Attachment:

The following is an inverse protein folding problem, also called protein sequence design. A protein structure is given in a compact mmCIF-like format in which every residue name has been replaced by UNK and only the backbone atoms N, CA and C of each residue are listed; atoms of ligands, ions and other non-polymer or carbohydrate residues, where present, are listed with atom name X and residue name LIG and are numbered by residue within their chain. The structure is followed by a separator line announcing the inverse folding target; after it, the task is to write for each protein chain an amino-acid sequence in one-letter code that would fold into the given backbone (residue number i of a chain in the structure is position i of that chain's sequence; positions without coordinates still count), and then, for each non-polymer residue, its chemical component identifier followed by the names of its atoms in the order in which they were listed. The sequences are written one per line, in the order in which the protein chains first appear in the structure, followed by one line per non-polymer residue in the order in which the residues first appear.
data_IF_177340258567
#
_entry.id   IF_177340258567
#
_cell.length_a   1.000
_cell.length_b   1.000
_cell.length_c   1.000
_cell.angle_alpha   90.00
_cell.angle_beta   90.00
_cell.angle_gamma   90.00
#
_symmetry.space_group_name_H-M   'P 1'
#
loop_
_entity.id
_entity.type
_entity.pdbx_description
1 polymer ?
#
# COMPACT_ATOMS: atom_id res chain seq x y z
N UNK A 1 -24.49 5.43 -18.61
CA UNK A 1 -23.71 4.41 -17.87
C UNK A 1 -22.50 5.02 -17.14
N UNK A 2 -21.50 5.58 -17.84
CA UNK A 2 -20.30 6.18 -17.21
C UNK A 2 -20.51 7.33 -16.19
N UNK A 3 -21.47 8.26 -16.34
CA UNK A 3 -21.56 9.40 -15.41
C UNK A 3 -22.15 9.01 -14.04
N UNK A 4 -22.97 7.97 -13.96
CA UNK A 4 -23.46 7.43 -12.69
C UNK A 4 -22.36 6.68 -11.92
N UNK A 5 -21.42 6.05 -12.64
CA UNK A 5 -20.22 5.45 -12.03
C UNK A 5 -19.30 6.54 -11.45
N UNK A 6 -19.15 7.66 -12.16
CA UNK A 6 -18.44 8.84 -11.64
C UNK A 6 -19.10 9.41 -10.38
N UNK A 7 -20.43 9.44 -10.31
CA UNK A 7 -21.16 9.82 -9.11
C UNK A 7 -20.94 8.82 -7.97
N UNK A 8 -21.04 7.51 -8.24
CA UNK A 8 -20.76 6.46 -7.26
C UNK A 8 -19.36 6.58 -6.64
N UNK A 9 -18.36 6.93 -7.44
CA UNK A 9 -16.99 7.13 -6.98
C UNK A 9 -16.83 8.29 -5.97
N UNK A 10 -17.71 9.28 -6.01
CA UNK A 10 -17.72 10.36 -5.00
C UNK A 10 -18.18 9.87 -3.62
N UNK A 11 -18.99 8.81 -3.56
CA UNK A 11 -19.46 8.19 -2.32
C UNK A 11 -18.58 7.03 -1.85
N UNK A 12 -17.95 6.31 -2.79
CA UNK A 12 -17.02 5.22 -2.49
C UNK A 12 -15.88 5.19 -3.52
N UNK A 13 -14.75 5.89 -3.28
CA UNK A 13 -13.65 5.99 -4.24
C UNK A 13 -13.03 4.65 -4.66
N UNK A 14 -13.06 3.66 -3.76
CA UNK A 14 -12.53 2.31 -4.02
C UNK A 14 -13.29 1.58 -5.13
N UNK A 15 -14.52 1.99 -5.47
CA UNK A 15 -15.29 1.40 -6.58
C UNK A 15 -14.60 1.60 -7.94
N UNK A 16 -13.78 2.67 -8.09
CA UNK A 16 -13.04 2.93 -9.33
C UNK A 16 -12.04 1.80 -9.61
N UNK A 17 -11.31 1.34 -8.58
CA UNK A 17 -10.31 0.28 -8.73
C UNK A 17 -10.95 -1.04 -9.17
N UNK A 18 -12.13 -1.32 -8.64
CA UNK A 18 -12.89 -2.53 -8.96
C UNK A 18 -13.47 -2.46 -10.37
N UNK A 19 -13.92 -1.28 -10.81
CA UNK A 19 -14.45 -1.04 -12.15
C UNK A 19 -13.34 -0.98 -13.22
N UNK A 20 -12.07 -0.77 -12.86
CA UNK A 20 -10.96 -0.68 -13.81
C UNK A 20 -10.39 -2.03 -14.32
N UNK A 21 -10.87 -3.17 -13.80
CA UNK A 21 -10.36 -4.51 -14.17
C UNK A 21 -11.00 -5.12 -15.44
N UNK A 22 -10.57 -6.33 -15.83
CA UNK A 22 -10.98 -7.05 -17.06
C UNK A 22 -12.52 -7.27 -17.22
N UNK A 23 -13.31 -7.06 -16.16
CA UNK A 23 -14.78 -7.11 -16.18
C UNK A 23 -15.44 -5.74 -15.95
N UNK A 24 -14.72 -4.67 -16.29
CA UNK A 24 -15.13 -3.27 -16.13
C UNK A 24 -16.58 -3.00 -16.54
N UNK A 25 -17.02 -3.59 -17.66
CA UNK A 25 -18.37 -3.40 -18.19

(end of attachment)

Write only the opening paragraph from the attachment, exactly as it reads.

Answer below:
The following is an inverse protein folding problem, also called protein sequence design. A protein structure is given in a compact mmCIF-like format in which every residue name has been replaced by UNK and only the backbone atoms N, CA and C of each residue are listed; atoms of ligands, ions and other non-polymer or carbohydrate residues, where present, are listed with atom name X and residue name LIG and are numbered by residue within their chain. The structure is followed by a separator line announcing the inverse folding target; after it, the task is to write for each protein chain an amino-acid sequence in one-letter code that would fold into the given backbone (residue number i of a chain in the structure is position i of that chain's sequence; positions without coordinates still count), and then, for each non-polymer residue, its chemical component identifier followed by the names of its atoms in the order in which they were listed. The sequences are written one per line, in the order in which the protein chains first appear in the structure, followed by one line per non-polymer residue in the order in which the residues first appear.